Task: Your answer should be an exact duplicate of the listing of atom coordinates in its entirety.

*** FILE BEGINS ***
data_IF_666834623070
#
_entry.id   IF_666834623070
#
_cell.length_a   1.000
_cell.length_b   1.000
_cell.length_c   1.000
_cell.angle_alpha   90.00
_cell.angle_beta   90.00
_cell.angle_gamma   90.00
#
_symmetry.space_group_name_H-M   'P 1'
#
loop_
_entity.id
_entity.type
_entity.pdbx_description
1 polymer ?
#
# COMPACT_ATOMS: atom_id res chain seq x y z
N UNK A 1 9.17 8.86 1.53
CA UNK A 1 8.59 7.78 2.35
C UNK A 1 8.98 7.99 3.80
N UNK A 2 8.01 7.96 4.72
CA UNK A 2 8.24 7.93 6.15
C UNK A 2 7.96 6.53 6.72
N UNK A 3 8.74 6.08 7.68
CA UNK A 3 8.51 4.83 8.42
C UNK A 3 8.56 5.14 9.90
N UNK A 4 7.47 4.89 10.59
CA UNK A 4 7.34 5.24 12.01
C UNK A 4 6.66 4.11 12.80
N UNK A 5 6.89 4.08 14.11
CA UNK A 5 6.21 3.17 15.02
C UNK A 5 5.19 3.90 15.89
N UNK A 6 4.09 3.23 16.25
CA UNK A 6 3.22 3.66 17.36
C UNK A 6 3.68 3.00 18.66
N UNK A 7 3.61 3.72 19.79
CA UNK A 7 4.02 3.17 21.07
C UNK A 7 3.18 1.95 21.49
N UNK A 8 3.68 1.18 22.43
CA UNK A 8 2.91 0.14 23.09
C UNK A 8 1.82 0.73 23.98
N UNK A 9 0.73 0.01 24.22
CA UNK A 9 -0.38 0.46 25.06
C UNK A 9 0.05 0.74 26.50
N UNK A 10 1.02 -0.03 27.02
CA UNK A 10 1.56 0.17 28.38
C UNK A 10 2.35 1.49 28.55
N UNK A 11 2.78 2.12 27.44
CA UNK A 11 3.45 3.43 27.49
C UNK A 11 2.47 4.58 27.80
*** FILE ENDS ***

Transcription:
data_IF_666834623070
#
_entry.id   IF_666834623070
#
_cell.length_a   1.000
_cell.length_b   1.000
_cell.length_c   1.000
_cell.angle_alpha   90.00
_cell.angle_beta   90.00
_cell.angle_gamma   90.00
#
_symmetry.space_group_name_H-M   'P 1'
#
loop_
_entity.id
_entity.type
_entity.pdbx_description
1 polymer ?
#
# COMPACT_ATOMS: atom_id res chain seq x y z
N UNK A 1 9.17 8.86 1.53
CA UNK A 1 8.59 7.78 2.35
C UNK A 1 8.98 7.99 3.80
N UNK A 2 8.01 7.96 4.72
CA UNK A 2 8.24 7.93 6.15
C UNK A 2 7.96 6.53 6.72
N UNK A 3 8.74 6.08 7.68
CA UNK A 3 8.51 4.83 8.42
C UNK A 3 8.56 5.14 9.90
N UNK A 4 7.47 4.89 10.59
CA UNK A 4 7.34 5.24 12.01
C UNK A 4 6.66 4.11 12.80
N UNK A 5 6.89 4.08 14.11
CA UNK A 5 6.21 3.17 15.02
C UNK A 5 5.19 3.90 15.89
N UNK A 6 4.09 3.23 16.25
CA UNK A 6 3.22 3.66 17.36
C UNK A 6 3.68 3.00 18.66
N UNK A 7 3.61 3.72 19.79
CA UNK A 7 4.02 3.17 21.07
C UNK A 7 3.18 1.95 21.49
N UNK A 8 3.68 1.18 22.43
CA UNK A 8 2.91 0.14 23.09
C UNK A 8 1.82 0.73 23.98
N UNK A 9 0.73 0.01 24.22
CA UNK A 9 -0.38 0.46 25.06
C UNK A 9 0.05 0.74 26.50
N UNK A 10 1.02 -0.03 27.02
CA UNK A 10 1.56 0.17 28.38
C UNK A 10 2.35 1.49 28.55
N UNK A 11 2.78 2.12 27.44
CA UNK A 11 3.45 3.43 27.49
C UNK A 11 2.47 4.58 27.80